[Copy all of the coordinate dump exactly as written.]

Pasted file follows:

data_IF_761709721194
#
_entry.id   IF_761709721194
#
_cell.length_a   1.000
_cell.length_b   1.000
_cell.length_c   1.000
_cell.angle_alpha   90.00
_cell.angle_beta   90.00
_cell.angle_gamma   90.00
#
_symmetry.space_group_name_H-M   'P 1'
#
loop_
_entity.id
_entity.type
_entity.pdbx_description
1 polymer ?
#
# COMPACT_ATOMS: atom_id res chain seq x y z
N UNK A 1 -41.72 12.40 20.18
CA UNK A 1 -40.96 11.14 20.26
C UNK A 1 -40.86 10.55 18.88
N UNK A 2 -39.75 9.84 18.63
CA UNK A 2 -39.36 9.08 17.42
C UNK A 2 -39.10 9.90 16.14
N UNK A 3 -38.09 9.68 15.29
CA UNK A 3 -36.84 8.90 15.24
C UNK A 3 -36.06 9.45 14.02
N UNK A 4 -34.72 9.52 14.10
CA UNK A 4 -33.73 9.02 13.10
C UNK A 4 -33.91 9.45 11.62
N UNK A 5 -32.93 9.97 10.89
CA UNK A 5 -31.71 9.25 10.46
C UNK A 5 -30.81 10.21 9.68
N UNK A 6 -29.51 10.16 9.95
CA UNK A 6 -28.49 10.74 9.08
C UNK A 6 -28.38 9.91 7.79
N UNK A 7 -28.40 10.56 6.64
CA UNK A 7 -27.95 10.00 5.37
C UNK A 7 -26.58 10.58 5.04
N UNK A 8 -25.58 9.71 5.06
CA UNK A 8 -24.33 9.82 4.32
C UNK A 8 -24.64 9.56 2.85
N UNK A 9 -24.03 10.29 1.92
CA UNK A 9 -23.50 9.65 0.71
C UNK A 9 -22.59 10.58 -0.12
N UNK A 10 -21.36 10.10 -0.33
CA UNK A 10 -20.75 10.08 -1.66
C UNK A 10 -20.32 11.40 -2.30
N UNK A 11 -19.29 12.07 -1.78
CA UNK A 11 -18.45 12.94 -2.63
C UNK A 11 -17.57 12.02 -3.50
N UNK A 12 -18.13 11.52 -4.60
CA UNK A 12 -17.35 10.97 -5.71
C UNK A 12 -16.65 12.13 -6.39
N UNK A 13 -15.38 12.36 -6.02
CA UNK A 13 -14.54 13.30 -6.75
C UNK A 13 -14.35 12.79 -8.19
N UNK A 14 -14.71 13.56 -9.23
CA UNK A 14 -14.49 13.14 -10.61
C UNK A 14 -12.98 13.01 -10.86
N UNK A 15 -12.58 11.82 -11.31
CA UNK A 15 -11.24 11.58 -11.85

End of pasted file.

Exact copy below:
data_IF_761709721194
#
_entry.id   IF_761709721194
#
_cell.length_a   1.000
_cell.length_b   1.000
_cell.length_c   1.000
_cell.angle_alpha   90.00
_cell.angle_beta   90.00
_cell.angle_gamma   90.00
#
_symmetry.space_group_name_H-M   'P 1'
#
loop_
_entity.id
_entity.type
_entity.pdbx_description
1 polymer ?
#
# COMPACT_ATOMS: atom_id res chain seq x y z
N UNK A 1 -41.72 12.40 20.18
CA UNK A 1 -40.96 11.14 20.26
C UNK A 1 -40.86 10.55 18.88
N UNK A 2 -39.75 9.84 18.63
CA UNK A 2 -39.36 9.08 17.42
C UNK A 2 -39.10 9.90 16.14
N UNK A 3 -38.09 9.68 15.29
CA UNK A 3 -36.84 8.90 15.24
C UNK A 3 -36.06 9.45 14.02
N UNK A 4 -34.72 9.52 14.10
CA UNK A 4 -33.73 9.02 13.10
C UNK A 4 -33.91 9.45 11.62
N UNK A 5 -32.93 9.97 10.89
CA UNK A 5 -31.71 9.25 10.46
C UNK A 5 -30.81 10.21 9.68
N UNK A 6 -29.51 10.16 9.95
CA UNK A 6 -28.49 10.74 9.08
C UNK A 6 -28.38 9.91 7.79
N UNK A 7 -28.40 10.56 6.64
CA UNK A 7 -27.95 10.00 5.37
C UNK A 7 -26.58 10.58 5.04
N UNK A 8 -25.58 9.71 5.06
CA UNK A 8 -24.33 9.82 4.32
C UNK A 8 -24.64 9.56 2.85
N UNK A 9 -24.03 10.29 1.92
CA UNK A 9 -23.50 9.65 0.71
C UNK A 9 -22.59 10.58 -0.12
N UNK A 10 -21.36 10.10 -0.33
CA UNK A 10 -20.75 10.08 -1.66
C UNK A 10 -20.32 11.40 -2.30
N UNK A 11 -19.29 12.07 -1.78
CA UNK A 11 -18.45 12.94 -2.63
C UNK A 11 -17.57 12.02 -3.50
N UNK A 12 -18.13 11.52 -4.60
CA UNK A 12 -17.35 10.97 -5.71
C UNK A 12 -16.65 12.13 -6.39
N UNK A 13 -15.38 12.36 -6.02
CA UNK A 13 -14.54 13.30 -6.75
C UNK A 13 -14.35 12.79 -8.19
N UNK A 14 -14.71 13.56 -9.23
CA UNK A 14 -14.49 13.14 -10.61
C UNK A 14 -12.98 13.01 -10.86
N UNK A 15 -12.58 11.82 -11.31
CA UNK A 15 -11.24 11.58 -11.85